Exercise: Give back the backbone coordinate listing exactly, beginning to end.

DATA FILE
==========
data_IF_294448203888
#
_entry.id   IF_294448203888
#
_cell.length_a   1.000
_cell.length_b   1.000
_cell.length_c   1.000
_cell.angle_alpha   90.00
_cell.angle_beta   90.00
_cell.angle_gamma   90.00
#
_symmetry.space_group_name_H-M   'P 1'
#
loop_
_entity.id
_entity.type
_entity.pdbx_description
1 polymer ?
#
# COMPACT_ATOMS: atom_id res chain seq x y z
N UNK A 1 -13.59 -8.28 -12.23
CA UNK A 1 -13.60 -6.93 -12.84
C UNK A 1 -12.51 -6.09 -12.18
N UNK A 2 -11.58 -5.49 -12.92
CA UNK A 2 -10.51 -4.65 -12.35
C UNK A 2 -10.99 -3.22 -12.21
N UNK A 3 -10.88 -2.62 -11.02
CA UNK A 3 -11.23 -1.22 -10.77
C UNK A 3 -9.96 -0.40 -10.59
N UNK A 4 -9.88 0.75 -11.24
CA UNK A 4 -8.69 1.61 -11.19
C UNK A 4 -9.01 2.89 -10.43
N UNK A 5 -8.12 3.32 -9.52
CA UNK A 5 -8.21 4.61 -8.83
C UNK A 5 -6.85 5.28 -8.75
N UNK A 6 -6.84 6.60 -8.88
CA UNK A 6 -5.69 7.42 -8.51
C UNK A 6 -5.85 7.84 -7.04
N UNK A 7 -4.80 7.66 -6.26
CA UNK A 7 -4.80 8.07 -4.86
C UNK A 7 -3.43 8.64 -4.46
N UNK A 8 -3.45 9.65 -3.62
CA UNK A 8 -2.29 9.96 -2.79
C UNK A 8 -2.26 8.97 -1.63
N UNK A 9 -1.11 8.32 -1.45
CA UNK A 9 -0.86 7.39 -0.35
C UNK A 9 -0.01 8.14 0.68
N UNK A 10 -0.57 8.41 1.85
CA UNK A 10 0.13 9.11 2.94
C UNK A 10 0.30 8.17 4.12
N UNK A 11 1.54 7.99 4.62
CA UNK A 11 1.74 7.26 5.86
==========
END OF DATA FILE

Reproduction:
data_IF_294448203888
#
_entry.id   IF_294448203888
#
_cell.length_a   1.000
_cell.length_b   1.000
_cell.length_c   1.000
_cell.angle_alpha   90.00
_cell.angle_beta   90.00
_cell.angle_gamma   90.00
#
_symmetry.space_group_name_H-M   'P 1'
#
loop_
_entity.id
_entity.type
_entity.pdbx_description
1 polymer ?
#
# COMPACT_ATOMS: atom_id res chain seq x y z
N UNK A 1 -13.59 -8.28 -12.23
CA UNK A 1 -13.60 -6.93 -12.84
C UNK A 1 -12.51 -6.09 -12.18
N UNK A 2 -11.58 -5.49 -12.92
CA UNK A 2 -10.51 -4.65 -12.35
C UNK A 2 -10.99 -3.22 -12.21
N UNK A 3 -10.88 -2.62 -11.02
CA UNK A 3 -11.23 -1.22 -10.77
C UNK A 3 -9.96 -0.40 -10.59
N UNK A 4 -9.88 0.75 -11.24
CA UNK A 4 -8.69 1.61 -11.19
C UNK A 4 -9.01 2.89 -10.43
N UNK A 5 -8.12 3.32 -9.52
CA UNK A 5 -8.21 4.61 -8.83
C UNK A 5 -6.85 5.28 -8.75
N UNK A 6 -6.84 6.60 -8.88
CA UNK A 6 -5.69 7.42 -8.51
C UNK A 6 -5.85 7.84 -7.04
N UNK A 7 -4.80 7.66 -6.26
CA UNK A 7 -4.80 8.07 -4.86
C UNK A 7 -3.43 8.64 -4.46
N UNK A 8 -3.45 9.65 -3.62
CA UNK A 8 -2.29 9.96 -2.79
C UNK A 8 -2.26 8.97 -1.63
N UNK A 9 -1.11 8.32 -1.45
CA UNK A 9 -0.86 7.39 -0.35
C UNK A 9 -0.01 8.14 0.68
N UNK A 10 -0.57 8.41 1.85
CA UNK A 10 0.13 9.11 2.94
C UNK A 10 0.30 8.17 4.12
N UNK A 11 1.54 7.99 4.62
CA UNK A 11 1.74 7.26 5.86